World Health Organization Director-General Tedros Adhanom Ghebreyesus Wednesday asked media outlets and social media platforms to help censor “misinformation” and “disinformation” regarding the monkeypox vaccine.
“Stigma and discrimination can be as dangerous as any virus and can fuel the outbreak,” Ghebreyesus said at a press briefing Wednesday.
“As we have seen with COVID-19, misinformation and disinformation can spread rapidly online, so we call on social media platforms, tech companies and news organizations to work with us to prevent and counter harmful information,” he added.
Curiously, the director-general appeared significantly less impressed by the monkeypox vaccine, manufactured by Bavarian-Nordic in 2013, than he did by the COVID-19 vaccine, manufactured less than a year after the COVID outbreak.
"WHO recommends targeted vaccination for those exposed to someone with monkeypox, and for those at high risk of exposure, including health workers, some laboratory workers, and those with multiple sexual partners,” he said. “At this time, we do not recommend mass vaccination against monkeypox.
“One smallpox vaccine, called MVA-BN, has been approved in Canada, the European Union and the U.S. for use against monkeypox.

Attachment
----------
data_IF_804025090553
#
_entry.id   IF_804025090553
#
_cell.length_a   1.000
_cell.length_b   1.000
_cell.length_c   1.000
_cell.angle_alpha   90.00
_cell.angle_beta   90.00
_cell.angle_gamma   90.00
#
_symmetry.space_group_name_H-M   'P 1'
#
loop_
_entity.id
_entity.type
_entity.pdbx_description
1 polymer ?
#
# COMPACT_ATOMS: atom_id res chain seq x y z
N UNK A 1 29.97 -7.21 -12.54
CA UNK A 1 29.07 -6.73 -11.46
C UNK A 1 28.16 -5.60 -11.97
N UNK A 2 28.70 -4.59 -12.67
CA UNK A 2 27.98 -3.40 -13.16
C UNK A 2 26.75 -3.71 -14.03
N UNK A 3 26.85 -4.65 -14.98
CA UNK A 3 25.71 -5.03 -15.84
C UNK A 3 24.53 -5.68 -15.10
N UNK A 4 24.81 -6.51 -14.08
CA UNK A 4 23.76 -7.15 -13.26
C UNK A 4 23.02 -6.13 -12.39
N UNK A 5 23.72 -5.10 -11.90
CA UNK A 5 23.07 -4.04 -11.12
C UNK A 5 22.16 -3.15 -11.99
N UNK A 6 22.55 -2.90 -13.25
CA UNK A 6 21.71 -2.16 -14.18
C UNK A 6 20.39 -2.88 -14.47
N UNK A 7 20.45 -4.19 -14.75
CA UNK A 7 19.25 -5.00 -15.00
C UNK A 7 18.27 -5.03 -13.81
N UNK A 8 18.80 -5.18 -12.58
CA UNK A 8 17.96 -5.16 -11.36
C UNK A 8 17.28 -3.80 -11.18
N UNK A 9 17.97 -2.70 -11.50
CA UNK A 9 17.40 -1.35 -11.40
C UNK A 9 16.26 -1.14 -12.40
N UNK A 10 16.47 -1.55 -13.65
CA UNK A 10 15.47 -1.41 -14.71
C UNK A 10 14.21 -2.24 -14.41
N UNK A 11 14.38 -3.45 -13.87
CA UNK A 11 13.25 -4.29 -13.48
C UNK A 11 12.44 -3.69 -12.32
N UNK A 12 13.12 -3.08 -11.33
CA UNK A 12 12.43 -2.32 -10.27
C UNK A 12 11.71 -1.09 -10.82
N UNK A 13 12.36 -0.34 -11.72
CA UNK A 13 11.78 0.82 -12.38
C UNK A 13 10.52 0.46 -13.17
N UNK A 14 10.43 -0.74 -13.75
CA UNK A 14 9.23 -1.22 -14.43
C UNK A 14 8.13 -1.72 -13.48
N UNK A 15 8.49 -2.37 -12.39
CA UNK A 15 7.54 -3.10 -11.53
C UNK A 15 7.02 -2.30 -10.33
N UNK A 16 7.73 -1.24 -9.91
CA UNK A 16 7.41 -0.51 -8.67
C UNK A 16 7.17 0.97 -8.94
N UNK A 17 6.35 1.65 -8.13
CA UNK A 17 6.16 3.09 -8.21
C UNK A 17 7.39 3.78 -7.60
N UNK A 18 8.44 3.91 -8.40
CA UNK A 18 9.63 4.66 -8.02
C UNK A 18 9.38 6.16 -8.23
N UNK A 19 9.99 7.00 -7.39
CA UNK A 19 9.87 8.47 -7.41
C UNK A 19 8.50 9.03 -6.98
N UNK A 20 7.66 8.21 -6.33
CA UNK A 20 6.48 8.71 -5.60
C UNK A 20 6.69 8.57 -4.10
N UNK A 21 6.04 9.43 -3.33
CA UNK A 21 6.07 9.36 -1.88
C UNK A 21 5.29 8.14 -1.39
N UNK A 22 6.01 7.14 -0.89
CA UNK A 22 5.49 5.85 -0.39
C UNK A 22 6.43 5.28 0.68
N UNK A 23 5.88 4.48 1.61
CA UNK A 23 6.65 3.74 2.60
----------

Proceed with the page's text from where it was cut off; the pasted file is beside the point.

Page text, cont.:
“Two other vaccines, LC16 and ACAM2000, are also being considered for use against monkeypox.
“However, we still lack data on the effectiveness of vaccines for monkeypox, or how many doses might be needed.
“That’s why we urge all countries that are using vaccines to collect and share critical data on their effectiveness.”
The director-general's remarks come on the same day as the FDA’s approval of Bavarian-Nordic's monkeypox vaccine.
But despite the COVID-19 vaccine being significantly less mature than the monkeypox vaccine, Ghebreyesus was more confident about its effectiveness, six months before it was approved by the FDA.
“A year on, there have been almost 2 million deaths from the COVID-19 virus and while we are hopeful about the safe and effective vaccines that are being rolled out, we want to see this sped up and vaccines allocated equitably in the coming weeks,” he said at a press briefing in January 2021, one month after the COVID-19 vaccine was rolled out.